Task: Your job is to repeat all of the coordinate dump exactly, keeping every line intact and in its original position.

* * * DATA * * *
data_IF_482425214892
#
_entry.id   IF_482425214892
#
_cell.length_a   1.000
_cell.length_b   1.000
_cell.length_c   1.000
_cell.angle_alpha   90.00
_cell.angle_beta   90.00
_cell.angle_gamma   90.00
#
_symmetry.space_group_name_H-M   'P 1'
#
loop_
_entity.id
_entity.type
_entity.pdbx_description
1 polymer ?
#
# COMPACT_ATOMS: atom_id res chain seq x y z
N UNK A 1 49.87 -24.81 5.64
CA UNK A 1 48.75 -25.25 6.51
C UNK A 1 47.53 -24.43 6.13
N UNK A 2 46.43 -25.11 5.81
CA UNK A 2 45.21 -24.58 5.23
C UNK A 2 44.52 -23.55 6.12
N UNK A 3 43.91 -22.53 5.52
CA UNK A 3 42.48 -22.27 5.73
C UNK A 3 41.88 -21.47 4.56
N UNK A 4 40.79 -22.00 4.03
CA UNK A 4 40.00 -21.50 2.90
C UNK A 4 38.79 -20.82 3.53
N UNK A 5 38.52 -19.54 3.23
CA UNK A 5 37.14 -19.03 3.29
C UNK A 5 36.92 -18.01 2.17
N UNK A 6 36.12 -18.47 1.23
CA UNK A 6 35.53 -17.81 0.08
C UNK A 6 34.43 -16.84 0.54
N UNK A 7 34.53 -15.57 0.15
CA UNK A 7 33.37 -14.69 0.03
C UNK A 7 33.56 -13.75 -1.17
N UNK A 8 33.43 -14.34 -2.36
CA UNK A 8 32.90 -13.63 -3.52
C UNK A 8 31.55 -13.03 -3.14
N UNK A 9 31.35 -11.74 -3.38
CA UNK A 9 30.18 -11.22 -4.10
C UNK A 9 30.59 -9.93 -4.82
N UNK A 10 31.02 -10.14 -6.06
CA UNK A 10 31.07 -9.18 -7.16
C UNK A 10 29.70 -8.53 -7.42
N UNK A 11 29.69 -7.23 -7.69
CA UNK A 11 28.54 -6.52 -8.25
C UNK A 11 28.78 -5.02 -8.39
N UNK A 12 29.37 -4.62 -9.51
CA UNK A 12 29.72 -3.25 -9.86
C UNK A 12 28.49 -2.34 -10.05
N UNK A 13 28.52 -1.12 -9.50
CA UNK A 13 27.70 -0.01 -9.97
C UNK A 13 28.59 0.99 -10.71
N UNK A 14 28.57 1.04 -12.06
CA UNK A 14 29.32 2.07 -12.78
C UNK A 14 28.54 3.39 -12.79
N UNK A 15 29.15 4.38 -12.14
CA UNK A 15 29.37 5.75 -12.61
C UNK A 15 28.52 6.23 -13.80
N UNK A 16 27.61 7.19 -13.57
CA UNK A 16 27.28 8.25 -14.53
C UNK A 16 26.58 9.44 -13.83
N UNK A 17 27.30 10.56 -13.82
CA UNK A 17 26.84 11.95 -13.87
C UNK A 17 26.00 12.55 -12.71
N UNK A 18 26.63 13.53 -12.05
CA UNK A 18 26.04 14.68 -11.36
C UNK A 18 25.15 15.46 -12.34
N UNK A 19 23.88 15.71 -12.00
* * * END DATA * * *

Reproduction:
data_IF_482425214892
#
_entry.id   IF_482425214892
#
_cell.length_a   1.000
_cell.length_b   1.000
_cell.length_c   1.000
_cell.angle_alpha   90.00
_cell.angle_beta   90.00
_cell.angle_gamma   90.00
#
_symmetry.space_group_name_H-M   'P 1'
#
loop_
_entity.id
_entity.type
_entity.pdbx_description
1 polymer ?
#
# COMPACT_ATOMS: atom_id res chain seq x y z
N UNK A 1 49.87 -24.81 5.64
CA UNK A 1 48.75 -25.25 6.51
C UNK A 1 47.53 -24.43 6.13
N UNK A 2 46.43 -25.11 5.81
CA UNK A 2 45.21 -24.58 5.23
C UNK A 2 44.52 -23.55 6.12
N UNK A 3 43.91 -22.53 5.52
CA UNK A 3 42.48 -22.27 5.73
C UNK A 3 41.88 -21.47 4.56
N UNK A 4 40.79 -22.00 4.03
CA UNK A 4 40.00 -21.50 2.90
C UNK A 4 38.79 -20.82 3.53
N UNK A 5 38.52 -19.54 3.23
CA UNK A 5 37.14 -19.03 3.29
C UNK A 5 36.92 -18.01 2.17
N UNK A 6 36.12 -18.47 1.23
CA UNK A 6 35.53 -17.81 0.08
C UNK A 6 34.43 -16.84 0.54
N UNK A 7 34.53 -15.57 0.15
CA UNK A 7 33.37 -14.69 0.03
C UNK A 7 33.56 -13.75 -1.17
N UNK A 8 33.43 -14.34 -2.36
CA UNK A 8 32.90 -13.63 -3.52
C UNK A 8 31.55 -13.03 -3.14
N UNK A 9 31.35 -11.74 -3.38
CA UNK A 9 30.18 -11.22 -4.10
C UNK A 9 30.59 -9.93 -4.82
N UNK A 10 31.02 -10.14 -6.06
CA UNK A 10 31.07 -9.18 -7.16
C UNK A 10 29.70 -8.53 -7.42
N UNK A 11 29.69 -7.23 -7.69
CA UNK A 11 28.54 -6.52 -8.25
C UNK A 11 28.78 -5.02 -8.39
N UNK A 12 29.37 -4.62 -9.51
CA UNK A 12 29.72 -3.25 -9.86
C UNK A 12 28.49 -2.34 -10.05
N UNK A 13 28.52 -1.12 -9.50
CA UNK A 13 27.70 -0.01 -9.97
C UNK A 13 28.59 0.99 -10.71
N UNK A 14 28.57 1.04 -12.06
CA UNK A 14 29.32 2.07 -12.78
C UNK A 14 28.54 3.39 -12.79
N UNK A 15 29.15 4.38 -12.14
CA UNK A 15 29.37 5.75 -12.61
C UNK A 15 28.52 6.23 -13.80
N UNK A 16 27.61 7.19 -13.57
CA UNK A 16 27.28 8.25 -14.53
C UNK A 16 26.58 9.44 -13.83
N UNK A 17 27.30 10.56 -13.82
CA UNK A 17 26.84 11.95 -13.87
C UNK A 17 26.00 12.55 -12.71
N UNK A 18 26.63 13.53 -12.05
CA UNK A 18 26.04 14.68 -11.36
C UNK A 18 25.15 15.46 -12.34
N UNK A 19 23.88 15.71 -12.00